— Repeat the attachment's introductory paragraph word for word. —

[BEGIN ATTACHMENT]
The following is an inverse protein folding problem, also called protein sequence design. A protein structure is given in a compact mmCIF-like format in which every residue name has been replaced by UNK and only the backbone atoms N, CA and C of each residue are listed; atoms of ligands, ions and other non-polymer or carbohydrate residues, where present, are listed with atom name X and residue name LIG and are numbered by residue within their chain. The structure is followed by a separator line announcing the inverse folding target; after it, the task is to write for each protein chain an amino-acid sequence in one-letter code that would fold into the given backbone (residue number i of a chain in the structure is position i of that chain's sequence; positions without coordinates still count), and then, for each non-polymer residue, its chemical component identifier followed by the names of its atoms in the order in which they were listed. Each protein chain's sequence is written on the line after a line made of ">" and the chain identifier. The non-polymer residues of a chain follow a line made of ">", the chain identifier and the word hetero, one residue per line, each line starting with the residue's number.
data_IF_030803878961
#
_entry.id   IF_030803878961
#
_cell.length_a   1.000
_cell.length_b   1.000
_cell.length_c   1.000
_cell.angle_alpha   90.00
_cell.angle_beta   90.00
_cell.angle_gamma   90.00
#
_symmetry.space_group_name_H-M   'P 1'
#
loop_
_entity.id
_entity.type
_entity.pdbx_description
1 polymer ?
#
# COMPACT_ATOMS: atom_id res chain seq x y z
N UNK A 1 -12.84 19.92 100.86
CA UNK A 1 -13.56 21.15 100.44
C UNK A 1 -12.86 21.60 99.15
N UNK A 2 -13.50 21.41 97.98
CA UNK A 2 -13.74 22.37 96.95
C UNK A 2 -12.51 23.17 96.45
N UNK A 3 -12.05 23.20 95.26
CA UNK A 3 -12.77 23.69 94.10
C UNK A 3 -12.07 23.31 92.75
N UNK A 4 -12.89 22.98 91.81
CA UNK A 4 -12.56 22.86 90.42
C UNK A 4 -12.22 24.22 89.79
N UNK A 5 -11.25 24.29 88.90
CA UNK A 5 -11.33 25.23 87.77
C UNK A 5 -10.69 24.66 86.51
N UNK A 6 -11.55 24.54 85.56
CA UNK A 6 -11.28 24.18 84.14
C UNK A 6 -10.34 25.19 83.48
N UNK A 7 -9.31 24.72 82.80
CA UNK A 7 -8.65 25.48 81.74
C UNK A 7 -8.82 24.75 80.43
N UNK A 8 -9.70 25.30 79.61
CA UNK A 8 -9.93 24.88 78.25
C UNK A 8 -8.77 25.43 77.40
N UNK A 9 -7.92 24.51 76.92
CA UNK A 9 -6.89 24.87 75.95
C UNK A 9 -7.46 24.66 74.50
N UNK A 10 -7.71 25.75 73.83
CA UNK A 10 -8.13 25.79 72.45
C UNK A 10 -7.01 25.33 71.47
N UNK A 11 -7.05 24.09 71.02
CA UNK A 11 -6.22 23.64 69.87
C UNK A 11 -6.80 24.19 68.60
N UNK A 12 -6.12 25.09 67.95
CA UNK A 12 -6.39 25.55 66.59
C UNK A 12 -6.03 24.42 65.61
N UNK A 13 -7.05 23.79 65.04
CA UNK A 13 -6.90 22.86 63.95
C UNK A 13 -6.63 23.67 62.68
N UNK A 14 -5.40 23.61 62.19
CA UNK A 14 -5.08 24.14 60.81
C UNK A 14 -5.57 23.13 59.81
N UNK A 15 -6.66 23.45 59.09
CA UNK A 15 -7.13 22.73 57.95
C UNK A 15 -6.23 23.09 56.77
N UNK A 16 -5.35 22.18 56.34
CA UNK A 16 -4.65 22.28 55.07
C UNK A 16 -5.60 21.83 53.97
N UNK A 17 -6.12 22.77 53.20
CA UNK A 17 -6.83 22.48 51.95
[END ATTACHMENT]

The following is an inverse protein folding problem, also called protein sequence design. A protein structure is given in a compact mmCIF-like format in which every residue name has been replaced by UNK and only the backbone atoms N, CA and C of each residue are listed; atoms of ligands, ions and other non-polymer or carbohydrate residues, where present, are listed with atom name X and residue name LIG and are numbered by residue within their chain. The structure is followed by a separator line announcing the inverse folding target; after it, the task is to write for each protein chain an amino-acid sequence in one-letter code that would fold into the given backbone (residue number i of a chain in the structure is position i of that chain's sequence; positions without coordinates still count), and then, for each non-polymer residue, its chemical component identifier followed by the names of its atoms in the order in which they were listed. Each protein chain's sequence is written on the line after a line made of ">" and the chain identifier. The non-polymer residues of a chain follow a line made of ">", the chain identifier and the word hetero, one residue per line, each line starting with the residue's number.